“If yu tink me ringing dat bell one more time!” she cursed through her bottom lip, taking a step back to crane her neck up at the house. Her new home. She wondered how long for. Another step back and she caught a young black girl sweep the curtains back from a ground floor window, report over her shoulder what she saw, then disappear before she had had the time to catch Rose smooth her skirt out and wait at the bottom of the stairs.

“Juss hopen dat blaasted door before me drench, yaa,” and whilst the cussing came naturally, she had to will her toes down hard against the sole of her shoe to stop her right foot from tapping impatiently that way. Inside the house a door opened. Closed. A key laboured in the lock to keep whatever out of sight. The floorboards creaked all the way to the front door, which inched open just enough to reveal half of a slender young West Indian girl.


Mrs Brown, who had had to go to work despite the new arrival, had instructed her daughter, Carmen, to let the woman in and show her the room. Rose followed Carmen up the stairs. Carmen felt she ought to say something. Asked Rose if she reach over safely. Yes, Rose said and considered telling her the story about the passport but changed her mind. Later, if they became friends. Carmen was younger than her and didn’t much look as though she knew anything about anything. Did she like England, Carmen asked. So far so good, Rose said, noticing that Carmen didn’t speak Jamaican English.

“Tell me someting. Yu born here?”

“Hm-hm, I was.”

“So how long yu madda here already?”

“About twenty years, I reckon. Somefing like that.”

“An how old yu is?”

“I’m nearly fifteen.”

“Yu gat any children?”

Carmen laughed, “Me? You gotta be joking! My mum’d kill me!” And then Carmen ran out of things to say so she continued up the stairs in silence.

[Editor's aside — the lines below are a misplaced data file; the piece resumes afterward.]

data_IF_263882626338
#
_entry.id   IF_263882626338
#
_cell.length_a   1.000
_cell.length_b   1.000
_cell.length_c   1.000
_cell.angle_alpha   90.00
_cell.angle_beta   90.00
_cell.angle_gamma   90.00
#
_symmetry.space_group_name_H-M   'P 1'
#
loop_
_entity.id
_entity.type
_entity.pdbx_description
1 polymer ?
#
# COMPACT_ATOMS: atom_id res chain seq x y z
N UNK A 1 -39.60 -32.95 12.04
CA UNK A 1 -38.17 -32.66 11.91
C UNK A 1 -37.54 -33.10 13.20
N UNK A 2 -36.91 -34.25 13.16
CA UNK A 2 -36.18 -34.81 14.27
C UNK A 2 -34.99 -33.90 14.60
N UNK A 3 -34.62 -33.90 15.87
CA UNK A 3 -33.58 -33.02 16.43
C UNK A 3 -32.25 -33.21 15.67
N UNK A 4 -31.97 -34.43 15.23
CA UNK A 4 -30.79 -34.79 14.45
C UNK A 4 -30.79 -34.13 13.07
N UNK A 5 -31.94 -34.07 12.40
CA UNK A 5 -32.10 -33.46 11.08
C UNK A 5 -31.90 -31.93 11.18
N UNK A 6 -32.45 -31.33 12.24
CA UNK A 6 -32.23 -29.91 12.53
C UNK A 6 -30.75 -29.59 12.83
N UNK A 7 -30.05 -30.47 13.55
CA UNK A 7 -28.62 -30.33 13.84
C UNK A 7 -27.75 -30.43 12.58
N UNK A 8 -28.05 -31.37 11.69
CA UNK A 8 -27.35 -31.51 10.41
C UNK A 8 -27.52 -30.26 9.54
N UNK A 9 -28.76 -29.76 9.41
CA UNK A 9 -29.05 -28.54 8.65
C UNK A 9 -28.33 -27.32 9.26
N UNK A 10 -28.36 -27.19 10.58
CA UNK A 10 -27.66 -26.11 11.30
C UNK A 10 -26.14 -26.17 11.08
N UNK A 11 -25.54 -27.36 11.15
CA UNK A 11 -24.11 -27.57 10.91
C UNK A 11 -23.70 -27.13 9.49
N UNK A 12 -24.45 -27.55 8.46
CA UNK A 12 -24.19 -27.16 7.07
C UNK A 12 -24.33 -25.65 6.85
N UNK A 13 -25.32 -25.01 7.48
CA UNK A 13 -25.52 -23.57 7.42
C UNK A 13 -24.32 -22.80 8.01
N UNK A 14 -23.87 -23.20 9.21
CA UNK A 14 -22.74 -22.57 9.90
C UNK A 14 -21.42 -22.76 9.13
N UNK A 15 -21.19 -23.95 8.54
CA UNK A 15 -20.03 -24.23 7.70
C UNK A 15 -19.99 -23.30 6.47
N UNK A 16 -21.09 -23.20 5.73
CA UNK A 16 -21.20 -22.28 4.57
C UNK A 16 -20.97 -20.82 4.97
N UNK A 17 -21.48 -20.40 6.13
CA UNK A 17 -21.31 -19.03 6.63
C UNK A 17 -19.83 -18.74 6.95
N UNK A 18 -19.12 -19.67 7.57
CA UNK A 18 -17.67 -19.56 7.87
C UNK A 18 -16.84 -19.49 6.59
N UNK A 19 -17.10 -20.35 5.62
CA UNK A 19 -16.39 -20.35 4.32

Someone had tried to pretty up the second landing with a bushy busy-lizzy in a plastic mesh flowerpot next to their door. The bright pink flowers stretched out in the direction of sunlight from stems as thick as rhubarb. The occasional petal had fallen onto the doormat calling Welcome To My Home. All the doors were painted brown. Two or three doors on each landing. Dark brown carpet with autumn leaves wafting up the stairs. Later, Rose would ease out of her shoes. Run her toes along the carpet. Yes, man. Rich man country, dis. Let me wait an see what di other people dem here is like, she was thinking when Carmen said, shyly, “That’s your room,” handing over the key she had been playing with in her pocket the whole time.

A minuscule room at the very top of the house, at least she didn’t have to share it with anyone. One small window, looking out onto the backs of the houses in the street running parallel to Beswick Road. Little poky patches of green with junk lying around; rusting pieces of she knew not what, bicycle wheels, car parts, clothes hung out to dry but getting wet again. One or two gardens had been done up rather nicely, though;  rose bushes and other pretty flowers just dying to come out. One or two trees already in bloom. A woman ran out in her slippers to pluck her washing from the line. Workmen busy on a roof further along. She heard a crash every now and then as old tiles were tossed down the front side of a house she could not see but was pretty sure looked just like hers.

Mrs Brown’s house had a garden too, though Rose could not imagine she’d have much time to sit in it. Share such a small patch of green with a house full of strangers? And who wanted to sit outside in that everlasting cold anyway? Wrap up wrap up like an Eskimo and can’t enjoy yourself? She had her own room. That would have to do. There, nobody could pester her with questions she would rather not answer. She had not come to England to make friends, she had come to work, she told herself as she walked away from the window, trying to establish some sort of feeling for the room that was now hers; her home. Once again, she wondered how long for, wondered if her children were missing her already and if she would miss them enough, it was so new; leaving Jamaica, flying over, riding in a taxi, her hair, her clothes; she sincerely hoped she would miss her children enough.

“It’ll be a really nice room once you doll it up a bit,” Carmen encouraged. On the middle floor was a shared kitchen, she went on. You needed your own pots and pans. To punch gas, you put your coins in the slot on the side of the gas meter, then you turned the knob. Toilet’s outside, Carmen spoke to her feet.

“Tell me someting. Is how many people deh live here?”

Eighteen, said Carmen, on her way down the stairs. Money matters Rose should talk over with Mrs Brown when she got back from work, Carmen threw over her shoulder.